Following through on a policy switch passed in 2011, Norway has begun phasing out its national FM broadcasts, switching to digital radio and potentially signaling what some feel could be the start of a worldwide trend.

The New York Times reports that the switch to "radio digitization" started in the country's Nordland region yesterday, kicking off a year-long shutdown of national FM broadcasts that's scheduled to conclude in December. According to Norway's Culture Ministry, moving to digital audio broadcasting will save roughly $25 million a year.

The decision — and the technology — has its detractors, who cite everything from choppy signals to the death of a nationwide emergency broadcast system as reasons for alarm while decrying what they describe as a government-mandated push to buy expensive new radios when the old signals still work just fine.

One Norwegian citizen interviewed, for example, admitted that he tends to get most of his listening through podcasts or an SD card slot in his car — but he still bristled at the idea of the digital switch, telling the Times the national parliament was wasting "vast amount of resources on shutting down a functional system and at the same time pushing lots of people into scrapping their otherwise well-working radios."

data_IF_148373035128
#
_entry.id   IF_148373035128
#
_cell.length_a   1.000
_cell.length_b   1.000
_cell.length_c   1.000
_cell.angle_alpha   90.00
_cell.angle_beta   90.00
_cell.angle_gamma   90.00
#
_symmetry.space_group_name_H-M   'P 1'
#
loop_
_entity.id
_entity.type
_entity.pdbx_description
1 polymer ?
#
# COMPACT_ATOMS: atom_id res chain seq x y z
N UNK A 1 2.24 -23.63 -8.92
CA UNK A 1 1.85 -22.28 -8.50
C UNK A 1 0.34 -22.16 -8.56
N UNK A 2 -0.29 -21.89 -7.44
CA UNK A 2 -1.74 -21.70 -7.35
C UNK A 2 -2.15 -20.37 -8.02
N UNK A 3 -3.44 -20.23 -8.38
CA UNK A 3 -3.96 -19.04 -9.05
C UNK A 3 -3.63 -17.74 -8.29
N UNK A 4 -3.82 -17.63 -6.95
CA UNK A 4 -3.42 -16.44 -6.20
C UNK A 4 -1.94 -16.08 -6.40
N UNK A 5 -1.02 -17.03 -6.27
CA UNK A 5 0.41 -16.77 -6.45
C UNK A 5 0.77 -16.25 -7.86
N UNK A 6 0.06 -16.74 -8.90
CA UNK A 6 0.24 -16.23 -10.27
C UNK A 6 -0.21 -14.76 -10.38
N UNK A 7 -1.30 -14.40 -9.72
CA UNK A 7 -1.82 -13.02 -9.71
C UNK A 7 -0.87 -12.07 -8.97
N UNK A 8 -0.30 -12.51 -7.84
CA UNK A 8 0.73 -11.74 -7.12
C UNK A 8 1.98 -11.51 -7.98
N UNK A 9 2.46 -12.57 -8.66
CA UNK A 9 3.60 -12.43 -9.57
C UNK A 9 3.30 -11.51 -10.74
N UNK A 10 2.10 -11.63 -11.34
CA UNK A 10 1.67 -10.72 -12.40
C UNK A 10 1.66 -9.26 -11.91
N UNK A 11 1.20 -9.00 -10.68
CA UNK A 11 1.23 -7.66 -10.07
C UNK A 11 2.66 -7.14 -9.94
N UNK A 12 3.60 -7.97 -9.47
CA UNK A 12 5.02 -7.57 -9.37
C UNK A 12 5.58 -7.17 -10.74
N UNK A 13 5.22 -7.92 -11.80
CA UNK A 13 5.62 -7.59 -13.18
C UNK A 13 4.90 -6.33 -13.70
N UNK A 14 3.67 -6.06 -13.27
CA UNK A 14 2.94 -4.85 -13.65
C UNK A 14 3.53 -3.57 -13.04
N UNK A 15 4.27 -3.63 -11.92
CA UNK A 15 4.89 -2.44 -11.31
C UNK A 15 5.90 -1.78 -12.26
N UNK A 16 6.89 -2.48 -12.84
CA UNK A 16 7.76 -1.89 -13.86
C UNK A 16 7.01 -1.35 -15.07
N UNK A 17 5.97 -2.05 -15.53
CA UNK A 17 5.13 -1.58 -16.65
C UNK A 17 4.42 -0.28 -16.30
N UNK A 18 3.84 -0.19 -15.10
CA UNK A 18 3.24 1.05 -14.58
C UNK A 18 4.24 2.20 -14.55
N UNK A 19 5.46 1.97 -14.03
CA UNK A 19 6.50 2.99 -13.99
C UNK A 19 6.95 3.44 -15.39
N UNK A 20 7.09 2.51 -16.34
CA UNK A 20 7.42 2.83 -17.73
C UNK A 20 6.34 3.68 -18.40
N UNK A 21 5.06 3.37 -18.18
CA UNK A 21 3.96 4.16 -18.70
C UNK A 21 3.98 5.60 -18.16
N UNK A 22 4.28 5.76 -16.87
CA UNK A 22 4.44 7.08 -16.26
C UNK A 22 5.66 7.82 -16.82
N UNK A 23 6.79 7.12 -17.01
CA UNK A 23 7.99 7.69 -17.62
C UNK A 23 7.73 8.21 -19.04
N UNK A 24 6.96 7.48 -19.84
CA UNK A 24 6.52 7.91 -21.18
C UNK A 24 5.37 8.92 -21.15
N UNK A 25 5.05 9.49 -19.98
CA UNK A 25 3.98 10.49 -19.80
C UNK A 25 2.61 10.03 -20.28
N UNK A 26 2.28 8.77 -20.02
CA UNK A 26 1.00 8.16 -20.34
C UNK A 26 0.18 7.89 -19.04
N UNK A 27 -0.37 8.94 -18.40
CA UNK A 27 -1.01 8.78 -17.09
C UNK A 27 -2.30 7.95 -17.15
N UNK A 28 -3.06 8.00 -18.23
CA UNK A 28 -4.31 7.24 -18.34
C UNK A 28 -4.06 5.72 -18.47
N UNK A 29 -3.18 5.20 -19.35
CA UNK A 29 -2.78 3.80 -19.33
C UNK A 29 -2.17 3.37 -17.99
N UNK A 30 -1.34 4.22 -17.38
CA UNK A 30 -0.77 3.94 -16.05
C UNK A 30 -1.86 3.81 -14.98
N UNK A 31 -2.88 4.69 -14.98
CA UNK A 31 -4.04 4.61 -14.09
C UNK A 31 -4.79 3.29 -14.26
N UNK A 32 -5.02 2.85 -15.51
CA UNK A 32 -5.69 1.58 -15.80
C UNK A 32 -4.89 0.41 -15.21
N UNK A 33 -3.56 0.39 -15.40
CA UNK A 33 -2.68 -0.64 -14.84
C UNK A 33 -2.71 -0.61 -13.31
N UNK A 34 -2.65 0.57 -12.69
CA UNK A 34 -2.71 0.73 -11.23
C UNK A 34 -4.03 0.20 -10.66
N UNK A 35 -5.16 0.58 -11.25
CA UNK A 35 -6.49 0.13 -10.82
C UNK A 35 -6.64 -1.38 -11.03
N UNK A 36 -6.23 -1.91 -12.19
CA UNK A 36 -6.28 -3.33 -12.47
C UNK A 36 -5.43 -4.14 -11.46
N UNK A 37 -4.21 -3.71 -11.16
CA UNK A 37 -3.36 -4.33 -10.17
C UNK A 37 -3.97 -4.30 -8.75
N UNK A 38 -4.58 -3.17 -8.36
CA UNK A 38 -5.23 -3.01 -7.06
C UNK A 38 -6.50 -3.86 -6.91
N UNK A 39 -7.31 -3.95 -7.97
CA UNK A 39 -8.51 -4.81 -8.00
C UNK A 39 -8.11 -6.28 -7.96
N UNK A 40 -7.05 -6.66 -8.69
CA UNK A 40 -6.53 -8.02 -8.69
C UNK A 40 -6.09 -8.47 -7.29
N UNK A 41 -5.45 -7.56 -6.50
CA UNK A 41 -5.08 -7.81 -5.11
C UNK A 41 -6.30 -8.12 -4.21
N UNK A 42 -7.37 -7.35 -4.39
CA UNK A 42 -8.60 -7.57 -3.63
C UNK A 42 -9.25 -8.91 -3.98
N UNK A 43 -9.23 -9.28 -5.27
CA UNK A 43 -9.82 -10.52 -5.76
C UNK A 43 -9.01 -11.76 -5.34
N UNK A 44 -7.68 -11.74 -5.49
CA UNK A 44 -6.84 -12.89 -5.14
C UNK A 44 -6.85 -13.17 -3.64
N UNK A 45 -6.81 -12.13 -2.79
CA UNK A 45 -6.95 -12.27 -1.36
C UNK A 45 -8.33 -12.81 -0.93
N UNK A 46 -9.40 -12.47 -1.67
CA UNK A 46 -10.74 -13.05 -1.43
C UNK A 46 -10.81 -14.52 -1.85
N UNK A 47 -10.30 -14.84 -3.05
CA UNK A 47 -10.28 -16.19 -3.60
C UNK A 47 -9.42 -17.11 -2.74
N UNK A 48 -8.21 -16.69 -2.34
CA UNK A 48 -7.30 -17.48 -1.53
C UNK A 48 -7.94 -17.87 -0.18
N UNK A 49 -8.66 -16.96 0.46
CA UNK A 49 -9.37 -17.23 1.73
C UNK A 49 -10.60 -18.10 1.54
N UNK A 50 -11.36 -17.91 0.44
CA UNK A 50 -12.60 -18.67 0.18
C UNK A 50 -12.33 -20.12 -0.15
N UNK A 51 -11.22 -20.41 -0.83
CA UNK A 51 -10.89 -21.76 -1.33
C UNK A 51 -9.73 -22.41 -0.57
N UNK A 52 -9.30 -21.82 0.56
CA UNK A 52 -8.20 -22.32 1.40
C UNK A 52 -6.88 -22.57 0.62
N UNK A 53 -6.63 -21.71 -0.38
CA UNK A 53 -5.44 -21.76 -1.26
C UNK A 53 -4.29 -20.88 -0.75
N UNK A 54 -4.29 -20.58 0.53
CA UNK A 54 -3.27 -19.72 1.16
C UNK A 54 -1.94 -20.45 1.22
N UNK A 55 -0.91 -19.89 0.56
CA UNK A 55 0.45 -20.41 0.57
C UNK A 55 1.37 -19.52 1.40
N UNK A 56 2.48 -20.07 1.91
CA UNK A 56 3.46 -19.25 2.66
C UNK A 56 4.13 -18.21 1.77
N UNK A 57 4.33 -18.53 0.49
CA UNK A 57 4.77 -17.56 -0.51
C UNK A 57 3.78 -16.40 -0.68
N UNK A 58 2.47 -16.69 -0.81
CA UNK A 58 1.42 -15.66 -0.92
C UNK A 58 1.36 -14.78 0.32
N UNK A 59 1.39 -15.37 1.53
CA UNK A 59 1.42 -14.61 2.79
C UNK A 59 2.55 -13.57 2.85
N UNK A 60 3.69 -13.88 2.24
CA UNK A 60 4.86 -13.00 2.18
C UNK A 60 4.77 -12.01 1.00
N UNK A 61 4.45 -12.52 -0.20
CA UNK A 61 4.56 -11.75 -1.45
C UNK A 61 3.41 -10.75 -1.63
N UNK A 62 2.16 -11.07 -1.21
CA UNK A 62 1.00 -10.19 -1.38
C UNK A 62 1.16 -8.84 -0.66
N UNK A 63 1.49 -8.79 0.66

Digital broadcasting is part of a long-term trend — SiriusXM boasts millions of digital radio subscribers, and in the United States, television broadcasters started the wholesale migration away from analog bandwidth more than a decade ago — but industry pundits predict it'll be quite awhile before listeners around the world are forced to phase out their analog radios.

"Norway has a small and relatively affluent population that can be convinced into making the transition, in spite of the costs for the consumers," pointed out University of Leeds lecturer Stephen Lax. "Norway’s switch could prove a symbolic moment in the history of radio broadcasting, but not a significant one, in the sense that it’s not going to start a snowball rolling."

Be that as it may, it isn't hard to see the switch as a very early bellwether for the future of radio — and a sign that a technology that's always been cheaply and widely available to listeners of all demographics may slowly be leaving older listeners behind.

"Norway is now conducting a massive experiment with the future of radio on a national scale with no guarantee of success," added Finnish professor Marko Ala-Fossi. "You can lose older listeners without any prospect of recruiting younger listeners."

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